The woman Patty Wetterling didn't want to see.
Rita Reker is the person Patty Wetterling hoped never to become. Her two daughters, Mary, 15, and Susanne, 12, left home on foot to buy school supplies on Labor Day 1974 and didn't return. They were found 26 days later by two teenage boys, stabbed to death in a quarry. "Those were the most horrendous days of our lives," said Reker, who had six children with her husband, Fred, an ordained Catholic deacon, who has died. She lives in the same house in St. Cloud that she did in the 1970s.
"Things like this just weren't supposed to happen around here," she said. "It was a very rare crime." Fred and Rita had a hard time getting the case taken seriously by the St. Cloud Police Department, which believed the girls had simply run away, and later the Stearns County Sheriff's Office, which was in the middle of an election. "It just seemed we couldn't move the powers that be," Reker said. So family members searched on their own. "We were very frustrated at that time and angry about the whole thing."
There have been several suspects over the decades, but the crimes remain unsolved. "It happened so many years ago," said Reker, who was 38 when her daughters were killed. "And, in some ways, it's like yesterday. But most of the time, it's like 41 years have gone by, and it's still unsolved. We have worked with, I think, four sheriffs during this time. We worked with multiple investigators over the years who started their career and ended it and new ones come on."
When Jacob Wetterling was abducted in October 1989, Reker — who eventually used the reward money offered in her daughters' cases to co-found a Tri-County Crime Stoppers program — went to the Wetterling home to lend support. She stood at the end of the driveway, but Jacob's mother, Patty, didn't want to speak to her at the time. "She taught me so much," Patty Wetterling recalled. "But one of first things she taught me was to be really careful when you approach another family. I didn't want to talk to Rita. Her kids were murdered and they had never solved it. ... I didn't want to be thinking murder."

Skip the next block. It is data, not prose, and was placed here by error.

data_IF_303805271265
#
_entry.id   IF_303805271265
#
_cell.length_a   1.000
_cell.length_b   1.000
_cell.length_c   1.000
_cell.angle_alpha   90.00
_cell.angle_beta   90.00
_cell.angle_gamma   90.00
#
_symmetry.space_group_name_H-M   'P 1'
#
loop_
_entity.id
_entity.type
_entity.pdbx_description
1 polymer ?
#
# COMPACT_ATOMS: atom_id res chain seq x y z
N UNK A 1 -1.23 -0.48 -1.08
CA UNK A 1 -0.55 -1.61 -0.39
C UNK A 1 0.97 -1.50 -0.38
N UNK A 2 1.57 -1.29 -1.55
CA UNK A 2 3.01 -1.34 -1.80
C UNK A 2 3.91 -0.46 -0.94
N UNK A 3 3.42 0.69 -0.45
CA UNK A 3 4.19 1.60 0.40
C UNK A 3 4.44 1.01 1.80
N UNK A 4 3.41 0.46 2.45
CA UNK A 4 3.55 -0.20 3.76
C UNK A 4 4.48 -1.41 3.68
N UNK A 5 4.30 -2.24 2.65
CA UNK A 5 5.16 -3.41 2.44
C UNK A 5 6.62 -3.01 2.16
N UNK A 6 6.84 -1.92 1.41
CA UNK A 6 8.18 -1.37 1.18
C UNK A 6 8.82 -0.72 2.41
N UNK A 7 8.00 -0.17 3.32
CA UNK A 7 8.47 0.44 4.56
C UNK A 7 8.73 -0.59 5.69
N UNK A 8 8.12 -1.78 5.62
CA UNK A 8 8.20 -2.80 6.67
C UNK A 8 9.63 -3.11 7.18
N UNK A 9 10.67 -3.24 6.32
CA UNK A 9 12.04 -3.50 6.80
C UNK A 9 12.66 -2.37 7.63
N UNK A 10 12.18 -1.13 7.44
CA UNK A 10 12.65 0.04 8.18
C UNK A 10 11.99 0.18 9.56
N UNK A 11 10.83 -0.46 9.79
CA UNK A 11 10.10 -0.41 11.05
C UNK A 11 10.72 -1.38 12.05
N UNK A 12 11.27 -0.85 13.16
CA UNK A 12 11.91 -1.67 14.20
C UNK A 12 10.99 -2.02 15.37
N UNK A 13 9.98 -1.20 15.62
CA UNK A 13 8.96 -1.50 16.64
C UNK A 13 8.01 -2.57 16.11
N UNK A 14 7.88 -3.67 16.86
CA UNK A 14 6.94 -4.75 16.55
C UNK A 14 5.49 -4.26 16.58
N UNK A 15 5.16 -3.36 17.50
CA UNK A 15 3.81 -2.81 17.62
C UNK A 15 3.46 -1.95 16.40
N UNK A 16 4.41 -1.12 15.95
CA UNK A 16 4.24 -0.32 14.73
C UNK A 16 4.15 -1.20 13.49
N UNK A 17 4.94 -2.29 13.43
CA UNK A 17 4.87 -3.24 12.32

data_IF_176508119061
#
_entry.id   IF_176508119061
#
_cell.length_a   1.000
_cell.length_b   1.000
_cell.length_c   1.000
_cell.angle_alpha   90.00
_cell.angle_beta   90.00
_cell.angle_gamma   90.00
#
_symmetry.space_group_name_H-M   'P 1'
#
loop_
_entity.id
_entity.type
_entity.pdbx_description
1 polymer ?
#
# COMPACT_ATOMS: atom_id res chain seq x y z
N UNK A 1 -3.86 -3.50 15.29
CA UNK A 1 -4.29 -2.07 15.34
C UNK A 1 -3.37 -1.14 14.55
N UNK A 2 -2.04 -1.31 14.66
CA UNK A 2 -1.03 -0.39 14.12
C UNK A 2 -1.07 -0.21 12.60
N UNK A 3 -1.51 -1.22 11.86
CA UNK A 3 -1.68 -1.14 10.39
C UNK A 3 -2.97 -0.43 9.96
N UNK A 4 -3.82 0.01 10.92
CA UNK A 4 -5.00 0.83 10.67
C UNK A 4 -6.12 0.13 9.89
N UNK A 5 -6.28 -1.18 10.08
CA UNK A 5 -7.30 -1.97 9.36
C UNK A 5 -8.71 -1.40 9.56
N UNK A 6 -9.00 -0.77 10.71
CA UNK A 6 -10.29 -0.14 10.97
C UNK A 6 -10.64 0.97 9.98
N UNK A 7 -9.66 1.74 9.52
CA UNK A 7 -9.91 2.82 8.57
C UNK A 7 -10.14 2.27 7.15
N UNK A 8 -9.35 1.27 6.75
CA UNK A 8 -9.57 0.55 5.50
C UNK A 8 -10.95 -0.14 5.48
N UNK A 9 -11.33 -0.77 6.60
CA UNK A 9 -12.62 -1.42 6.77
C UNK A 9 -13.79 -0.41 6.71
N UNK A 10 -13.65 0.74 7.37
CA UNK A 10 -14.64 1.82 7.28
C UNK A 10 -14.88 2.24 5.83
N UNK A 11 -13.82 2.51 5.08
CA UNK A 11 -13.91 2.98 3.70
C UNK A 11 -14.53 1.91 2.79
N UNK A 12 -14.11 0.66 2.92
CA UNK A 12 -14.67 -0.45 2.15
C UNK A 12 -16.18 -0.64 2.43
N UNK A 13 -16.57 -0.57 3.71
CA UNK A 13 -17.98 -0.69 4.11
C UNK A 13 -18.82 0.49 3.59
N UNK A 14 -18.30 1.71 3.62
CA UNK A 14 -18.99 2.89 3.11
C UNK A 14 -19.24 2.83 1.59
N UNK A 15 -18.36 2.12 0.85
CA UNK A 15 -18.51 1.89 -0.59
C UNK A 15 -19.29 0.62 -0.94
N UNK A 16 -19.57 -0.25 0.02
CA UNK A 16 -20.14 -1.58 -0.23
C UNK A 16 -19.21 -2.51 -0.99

Reker sympathized with that response. "We knew if he wasn't found quickly, this was going to be a long haul for them," she said. "We had walked in those shoes, so we knew what they were facing. Our case was very high profile, also. And living in the area, they knew our case very well and I'm sure that the last thing they wanted to think of was that this might happen to them. They had such hope to find Jacob, in those early days especially.
She still holds on to hope for her daughters' cases. "I guess somewhere within me, I keep thinking that before I die, I'd like to see this solved." In a sense, Reker wants to be with Mary and Susanne in the moments of their deaths, to know exactly what happened and why. "I'm the only voice left for my children," she said. "They have no voice to speak anymore, and I do. As long as I'm alive, I will."